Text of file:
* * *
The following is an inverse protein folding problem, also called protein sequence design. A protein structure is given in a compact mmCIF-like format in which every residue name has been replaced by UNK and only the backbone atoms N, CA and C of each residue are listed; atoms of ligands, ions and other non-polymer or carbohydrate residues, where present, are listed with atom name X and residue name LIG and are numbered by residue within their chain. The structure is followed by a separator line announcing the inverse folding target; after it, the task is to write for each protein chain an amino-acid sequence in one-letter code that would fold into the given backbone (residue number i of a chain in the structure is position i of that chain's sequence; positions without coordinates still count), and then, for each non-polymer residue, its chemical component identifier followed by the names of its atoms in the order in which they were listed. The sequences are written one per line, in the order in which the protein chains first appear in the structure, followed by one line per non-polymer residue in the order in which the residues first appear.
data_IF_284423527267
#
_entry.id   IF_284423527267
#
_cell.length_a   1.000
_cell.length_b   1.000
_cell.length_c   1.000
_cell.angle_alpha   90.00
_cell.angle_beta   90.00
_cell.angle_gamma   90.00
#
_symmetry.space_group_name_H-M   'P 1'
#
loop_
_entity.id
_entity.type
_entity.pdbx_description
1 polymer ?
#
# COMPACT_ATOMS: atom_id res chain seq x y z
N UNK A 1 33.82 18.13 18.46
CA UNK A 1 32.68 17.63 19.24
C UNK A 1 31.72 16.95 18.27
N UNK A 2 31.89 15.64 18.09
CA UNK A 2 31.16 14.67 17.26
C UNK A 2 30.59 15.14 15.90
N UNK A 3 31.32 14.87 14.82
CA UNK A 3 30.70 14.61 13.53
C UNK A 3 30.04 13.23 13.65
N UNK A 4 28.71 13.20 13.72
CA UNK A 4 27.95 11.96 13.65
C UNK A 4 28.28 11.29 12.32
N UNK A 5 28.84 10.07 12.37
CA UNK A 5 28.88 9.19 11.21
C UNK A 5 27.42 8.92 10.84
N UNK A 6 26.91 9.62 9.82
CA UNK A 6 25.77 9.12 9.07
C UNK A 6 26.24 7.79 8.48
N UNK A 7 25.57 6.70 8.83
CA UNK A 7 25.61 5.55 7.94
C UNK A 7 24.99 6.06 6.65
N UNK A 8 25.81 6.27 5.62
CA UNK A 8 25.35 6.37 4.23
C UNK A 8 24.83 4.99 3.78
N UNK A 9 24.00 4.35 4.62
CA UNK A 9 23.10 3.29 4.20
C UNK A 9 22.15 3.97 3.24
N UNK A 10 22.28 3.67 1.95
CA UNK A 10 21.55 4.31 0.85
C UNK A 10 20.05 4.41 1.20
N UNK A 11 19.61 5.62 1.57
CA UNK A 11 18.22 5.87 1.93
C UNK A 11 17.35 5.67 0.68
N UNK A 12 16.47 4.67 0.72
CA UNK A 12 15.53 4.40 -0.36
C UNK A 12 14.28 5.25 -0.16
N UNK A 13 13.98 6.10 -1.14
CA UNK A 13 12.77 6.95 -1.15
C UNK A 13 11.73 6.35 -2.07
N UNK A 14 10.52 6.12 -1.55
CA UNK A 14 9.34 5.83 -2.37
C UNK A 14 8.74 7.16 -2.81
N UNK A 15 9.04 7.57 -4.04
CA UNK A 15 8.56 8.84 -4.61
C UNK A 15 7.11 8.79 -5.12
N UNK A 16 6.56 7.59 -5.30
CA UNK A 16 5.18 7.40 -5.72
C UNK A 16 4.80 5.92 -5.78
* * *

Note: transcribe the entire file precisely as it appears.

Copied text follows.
The following is an inverse protein folding problem, also called protein sequence design. A protein structure is given in a compact mmCIF-like format in which every residue name has been replaced by UNK and only the backbone atoms N, CA and C of each residue are listed; atoms of ligands, ions and other non-polymer or carbohydrate residues, where present, are listed with atom name X and residue name LIG and are numbered by residue within their chain. The structure is followed by a separator line announcing the inverse folding target; after it, the task is to write for each protein chain an amino-acid sequence in one-letter code that would fold into the given backbone (residue number i of a chain in the structure is position i of that chain's sequence; positions without coordinates still count), and then, for each non-polymer residue, its chemical component identifier followed by the names of its atoms in the order in which they were listed. The sequences are written one per line, in the order in which the protein chains first appear in the structure, followed by one line per non-polymer residue in the order in which the residues first appear.
data_IF_284423527267
#
_entry.id   IF_284423527267
#
_cell.length_a   1.000
_cell.length_b   1.000
_cell.length_c   1.000
_cell.angle_alpha   90.00
_cell.angle_beta   90.00
_cell.angle_gamma   90.00
#
_symmetry.space_group_name_H-M   'P 1'
#
loop_
_entity.id
_entity.type
_entity.pdbx_description
1 polymer ?
#
# COMPACT_ATOMS: atom_id res chain seq x y z
N UNK A 1 33.82 18.13 18.46
CA UNK A 1 32.68 17.63 19.24
C UNK A 1 31.72 16.95 18.27
N UNK A 2 31.89 15.64 18.09
CA UNK A 2 31.16 14.67 17.26
C UNK A 2 30.59 15.14 15.90
N UNK A 3 31.32 14.87 14.82
CA UNK A 3 30.70 14.61 13.53
C UNK A 3 30.04 13.23 13.65
N UNK A 4 28.71 13.20 13.72
CA UNK A 4 27.95 11.96 13.65
C UNK A 4 28.28 11.29 12.32
N UNK A 5 28.84 10.07 12.37
CA UNK A 5 28.88 9.19 11.21
C UNK A 5 27.42 8.92 10.84
N UNK A 6 26.91 9.62 9.82
CA UNK A 6 25.77 9.12 9.07
C UNK A 6 26.24 7.79 8.48
N UNK A 7 25.57 6.70 8.83
CA UNK A 7 25.61 5.55 7.94
C UNK A 7 24.99 6.06 6.65
N UNK A 8 25.81 6.27 5.62
CA UNK A 8 25.35 6.37 4.23
C UNK A 8 24.83 4.99 3.78
N UNK A 9 24.00 4.35 4.62
CA UNK A 9 23.10 3.29 4.20
C UNK A 9 22.15 3.97 3.24
N UNK A 10 22.28 3.67 1.95
CA UNK A 10 21.55 4.31 0.85
C UNK A 10 20.05 4.41 1.20
N UNK A 11 19.61 5.62 1.57
CA UNK A 11 18.22 5.87 1.93
C UNK A 11 17.35 5.67 0.68
N UNK A 12 16.47 4.67 0.72
CA UNK A 12 15.53 4.40 -0.36
C UNK A 12 14.28 5.25 -0.16
N UNK A 13 13.98 6.10 -1.14
CA UNK A 13 12.77 6.95 -1.15
C UNK A 13 11.73 6.35 -2.07
N UNK A 14 10.52 6.12 -1.55
CA UNK A 14 9.34 5.83 -2.37
C UNK A 14 8.74 7.16 -2.81
N UNK A 15 9.04 7.57 -4.04
CA UNK A 15 8.56 8.84 -4.61
C UNK A 15 7.11 8.79 -5.12
N UNK A 16 6.56 7.59 -5.30
CA UNK A 16 5.18 7.40 -5.72
C UNK A 16 4.80 5.92 -5.78